Muscle Damage Due to Fusidic Acid–Statin Interaction: Review of 75 Cases From the French Pharmacovigilance Database and Literature Reports

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Abstract

Background/Area of Uncertainty:

Statins, which reduce cardiovascular risk in both primary and secondary prevention, are one of the most widely prescribed therapeutic classes in the world. Usually well-tolerated, statin-associated muscle symptoms are a well-known adverse effect. Fusidic acid (FA) is a bacteriostatic antibiotic of interest in the treatment of methicillin-resistant Staphylococcus aureus infections. Cases of rhabdomyolysis, sometimes fatal, have been reported after coprescription of FA and a statin.

Data Sources/Area of Uncertainty:

We studied 75 cases of muscle damage related to interaction between FA and a statin reported in the French national pharmacovigilance database (43 cases) and from a literature review (32 cases).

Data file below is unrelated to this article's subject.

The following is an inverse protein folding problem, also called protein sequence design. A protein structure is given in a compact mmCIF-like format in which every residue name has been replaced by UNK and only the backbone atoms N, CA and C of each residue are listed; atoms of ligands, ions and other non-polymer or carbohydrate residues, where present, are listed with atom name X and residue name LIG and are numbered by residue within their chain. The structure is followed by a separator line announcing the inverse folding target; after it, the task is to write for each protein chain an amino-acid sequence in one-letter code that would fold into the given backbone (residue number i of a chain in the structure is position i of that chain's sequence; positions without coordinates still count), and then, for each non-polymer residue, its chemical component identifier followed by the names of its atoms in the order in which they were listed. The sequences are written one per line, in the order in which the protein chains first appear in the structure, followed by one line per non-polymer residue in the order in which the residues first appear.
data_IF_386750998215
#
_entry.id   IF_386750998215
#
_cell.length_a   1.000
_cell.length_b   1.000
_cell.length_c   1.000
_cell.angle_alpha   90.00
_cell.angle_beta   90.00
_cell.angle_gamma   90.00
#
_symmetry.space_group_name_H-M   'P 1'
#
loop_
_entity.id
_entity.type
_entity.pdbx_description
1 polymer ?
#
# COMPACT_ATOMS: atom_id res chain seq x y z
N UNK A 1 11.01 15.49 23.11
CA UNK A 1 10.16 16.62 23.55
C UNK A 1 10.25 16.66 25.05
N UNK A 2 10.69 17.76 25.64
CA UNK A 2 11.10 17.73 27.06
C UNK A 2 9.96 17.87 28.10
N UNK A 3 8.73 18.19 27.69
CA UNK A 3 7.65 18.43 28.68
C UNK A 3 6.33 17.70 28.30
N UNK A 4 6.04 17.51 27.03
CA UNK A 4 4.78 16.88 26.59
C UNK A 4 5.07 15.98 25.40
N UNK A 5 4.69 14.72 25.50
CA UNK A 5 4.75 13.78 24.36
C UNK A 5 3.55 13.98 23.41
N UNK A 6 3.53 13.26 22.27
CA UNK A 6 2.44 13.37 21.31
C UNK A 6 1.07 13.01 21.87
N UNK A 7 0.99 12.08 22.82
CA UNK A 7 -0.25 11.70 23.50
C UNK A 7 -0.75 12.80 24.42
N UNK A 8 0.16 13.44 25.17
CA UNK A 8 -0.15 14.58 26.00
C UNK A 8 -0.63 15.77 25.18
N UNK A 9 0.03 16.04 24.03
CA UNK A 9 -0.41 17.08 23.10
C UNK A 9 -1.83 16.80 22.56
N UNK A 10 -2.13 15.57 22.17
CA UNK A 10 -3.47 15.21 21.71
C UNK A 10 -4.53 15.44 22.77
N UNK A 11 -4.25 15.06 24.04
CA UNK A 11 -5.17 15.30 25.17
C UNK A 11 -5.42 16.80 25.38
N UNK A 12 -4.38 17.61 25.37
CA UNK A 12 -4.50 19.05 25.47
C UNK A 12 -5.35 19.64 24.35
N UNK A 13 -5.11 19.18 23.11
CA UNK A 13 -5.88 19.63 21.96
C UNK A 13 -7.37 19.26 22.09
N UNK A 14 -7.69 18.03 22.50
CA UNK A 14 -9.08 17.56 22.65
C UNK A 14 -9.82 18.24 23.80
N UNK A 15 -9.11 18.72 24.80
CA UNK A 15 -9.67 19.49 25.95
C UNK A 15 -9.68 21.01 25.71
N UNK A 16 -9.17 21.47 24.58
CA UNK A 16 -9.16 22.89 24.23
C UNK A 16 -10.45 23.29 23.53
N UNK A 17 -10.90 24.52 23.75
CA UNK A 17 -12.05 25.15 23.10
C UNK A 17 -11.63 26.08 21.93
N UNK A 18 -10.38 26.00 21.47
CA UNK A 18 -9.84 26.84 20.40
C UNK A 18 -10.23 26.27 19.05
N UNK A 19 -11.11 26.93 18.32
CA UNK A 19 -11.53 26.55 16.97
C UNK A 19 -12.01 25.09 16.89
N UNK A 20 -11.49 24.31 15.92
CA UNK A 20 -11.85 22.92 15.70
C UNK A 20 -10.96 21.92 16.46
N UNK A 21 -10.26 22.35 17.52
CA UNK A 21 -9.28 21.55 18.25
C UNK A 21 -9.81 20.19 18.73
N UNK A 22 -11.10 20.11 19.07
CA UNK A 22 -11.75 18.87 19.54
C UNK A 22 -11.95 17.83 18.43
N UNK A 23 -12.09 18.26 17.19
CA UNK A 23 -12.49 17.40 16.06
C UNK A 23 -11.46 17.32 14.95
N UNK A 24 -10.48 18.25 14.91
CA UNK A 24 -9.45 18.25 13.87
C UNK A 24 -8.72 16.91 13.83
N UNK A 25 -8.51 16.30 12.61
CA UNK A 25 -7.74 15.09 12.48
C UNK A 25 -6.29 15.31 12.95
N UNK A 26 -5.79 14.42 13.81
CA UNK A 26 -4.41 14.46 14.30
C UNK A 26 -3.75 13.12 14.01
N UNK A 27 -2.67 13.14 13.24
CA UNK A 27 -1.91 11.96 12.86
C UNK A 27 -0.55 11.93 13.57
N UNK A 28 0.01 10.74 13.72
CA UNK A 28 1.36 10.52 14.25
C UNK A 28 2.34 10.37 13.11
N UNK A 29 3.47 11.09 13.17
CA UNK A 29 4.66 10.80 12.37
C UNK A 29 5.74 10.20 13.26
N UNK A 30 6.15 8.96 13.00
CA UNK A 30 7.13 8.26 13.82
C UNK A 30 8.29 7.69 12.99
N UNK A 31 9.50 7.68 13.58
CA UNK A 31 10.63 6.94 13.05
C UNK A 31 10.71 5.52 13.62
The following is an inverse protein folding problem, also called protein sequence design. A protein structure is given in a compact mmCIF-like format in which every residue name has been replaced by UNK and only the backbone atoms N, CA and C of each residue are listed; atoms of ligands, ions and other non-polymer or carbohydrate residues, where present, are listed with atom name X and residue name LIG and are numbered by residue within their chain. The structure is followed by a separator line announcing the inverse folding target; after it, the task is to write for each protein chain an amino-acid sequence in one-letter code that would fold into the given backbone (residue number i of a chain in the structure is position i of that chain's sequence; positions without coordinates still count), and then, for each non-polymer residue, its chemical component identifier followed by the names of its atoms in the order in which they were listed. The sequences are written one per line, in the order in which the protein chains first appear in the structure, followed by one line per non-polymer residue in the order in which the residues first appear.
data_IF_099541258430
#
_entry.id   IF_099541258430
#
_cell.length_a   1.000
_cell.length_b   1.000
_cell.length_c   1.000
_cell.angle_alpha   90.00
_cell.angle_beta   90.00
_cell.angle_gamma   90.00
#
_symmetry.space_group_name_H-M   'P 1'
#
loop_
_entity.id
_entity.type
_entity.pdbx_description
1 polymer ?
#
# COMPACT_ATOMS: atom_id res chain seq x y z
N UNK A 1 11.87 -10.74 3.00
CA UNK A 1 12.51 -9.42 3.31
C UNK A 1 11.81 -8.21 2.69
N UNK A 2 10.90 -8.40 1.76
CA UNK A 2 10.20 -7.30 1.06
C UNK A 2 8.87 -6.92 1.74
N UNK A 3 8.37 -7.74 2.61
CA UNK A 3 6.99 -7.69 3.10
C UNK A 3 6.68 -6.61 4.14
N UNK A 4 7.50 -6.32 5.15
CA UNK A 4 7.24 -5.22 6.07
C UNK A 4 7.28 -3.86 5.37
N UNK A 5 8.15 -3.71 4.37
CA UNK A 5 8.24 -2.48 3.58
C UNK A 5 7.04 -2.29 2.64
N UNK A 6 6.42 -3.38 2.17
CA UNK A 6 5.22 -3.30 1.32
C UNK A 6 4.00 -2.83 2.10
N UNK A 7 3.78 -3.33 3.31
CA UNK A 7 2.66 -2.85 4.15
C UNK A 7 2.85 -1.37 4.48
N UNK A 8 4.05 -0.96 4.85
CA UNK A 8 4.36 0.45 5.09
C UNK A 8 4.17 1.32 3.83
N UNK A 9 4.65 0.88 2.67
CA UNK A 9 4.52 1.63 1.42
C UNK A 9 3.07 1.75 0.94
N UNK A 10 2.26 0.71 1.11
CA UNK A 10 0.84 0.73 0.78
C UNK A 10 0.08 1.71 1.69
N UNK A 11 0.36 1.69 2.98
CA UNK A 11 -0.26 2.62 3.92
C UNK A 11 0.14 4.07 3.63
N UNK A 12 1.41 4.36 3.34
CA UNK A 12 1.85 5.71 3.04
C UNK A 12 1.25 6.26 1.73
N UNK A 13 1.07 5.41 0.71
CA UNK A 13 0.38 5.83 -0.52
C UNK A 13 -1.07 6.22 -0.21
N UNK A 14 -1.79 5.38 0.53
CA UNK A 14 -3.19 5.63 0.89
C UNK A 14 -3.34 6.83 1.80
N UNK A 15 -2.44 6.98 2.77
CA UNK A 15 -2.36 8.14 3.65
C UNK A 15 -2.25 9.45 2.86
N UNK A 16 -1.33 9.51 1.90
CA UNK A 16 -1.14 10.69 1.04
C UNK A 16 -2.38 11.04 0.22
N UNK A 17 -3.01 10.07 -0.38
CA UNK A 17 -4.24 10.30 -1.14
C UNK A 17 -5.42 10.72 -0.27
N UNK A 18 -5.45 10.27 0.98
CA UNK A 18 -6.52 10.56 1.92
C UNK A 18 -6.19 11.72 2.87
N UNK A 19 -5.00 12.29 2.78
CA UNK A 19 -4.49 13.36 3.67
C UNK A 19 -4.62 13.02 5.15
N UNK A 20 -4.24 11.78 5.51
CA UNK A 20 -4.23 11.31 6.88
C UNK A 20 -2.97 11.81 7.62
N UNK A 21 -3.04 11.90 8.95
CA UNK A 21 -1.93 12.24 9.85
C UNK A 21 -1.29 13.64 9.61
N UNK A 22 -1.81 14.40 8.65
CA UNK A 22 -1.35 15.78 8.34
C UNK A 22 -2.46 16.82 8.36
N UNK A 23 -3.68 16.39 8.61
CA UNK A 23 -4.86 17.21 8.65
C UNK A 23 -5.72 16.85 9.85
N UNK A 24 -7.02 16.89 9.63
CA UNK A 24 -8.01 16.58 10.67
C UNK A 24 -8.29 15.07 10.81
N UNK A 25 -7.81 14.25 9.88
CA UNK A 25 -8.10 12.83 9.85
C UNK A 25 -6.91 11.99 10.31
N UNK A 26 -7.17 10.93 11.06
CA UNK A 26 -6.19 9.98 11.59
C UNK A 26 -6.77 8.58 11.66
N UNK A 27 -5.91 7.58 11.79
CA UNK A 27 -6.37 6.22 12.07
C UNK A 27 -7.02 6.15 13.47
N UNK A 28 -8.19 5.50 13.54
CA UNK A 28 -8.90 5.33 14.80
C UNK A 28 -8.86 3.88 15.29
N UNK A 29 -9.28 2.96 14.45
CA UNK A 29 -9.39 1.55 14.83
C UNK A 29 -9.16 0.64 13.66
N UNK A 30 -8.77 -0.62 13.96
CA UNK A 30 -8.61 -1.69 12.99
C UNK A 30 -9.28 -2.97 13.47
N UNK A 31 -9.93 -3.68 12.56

Results:

Cases were mostly men (72.5%), often overweight (mean body mass index: 29.4). The most commonly reported statins were atorvastatin (60%), simvastatin (22.7%), and rosuvastatin (8.0%). Muscle disorders appeared on average 30 days after initiation of FA. Symptoms were muscle weakness (82%), dark urine (71%), and myalgia (61%). Mean creatine kinase level at diagnosis was 43,890 UI/mL, and acute renal injury occurred more than half of the cases. Outcome was fatal in 22% of cases and 28% kept sequelae at the end of the follow-up (54 days).

Conclusions:

Muscle damage induced by interaction between FA and statin is a potentially life-threatening complication, leading to contraindication of this association in France. This is to be reminded especially because FA is about to get FDA approval and should soon be available in the United States.

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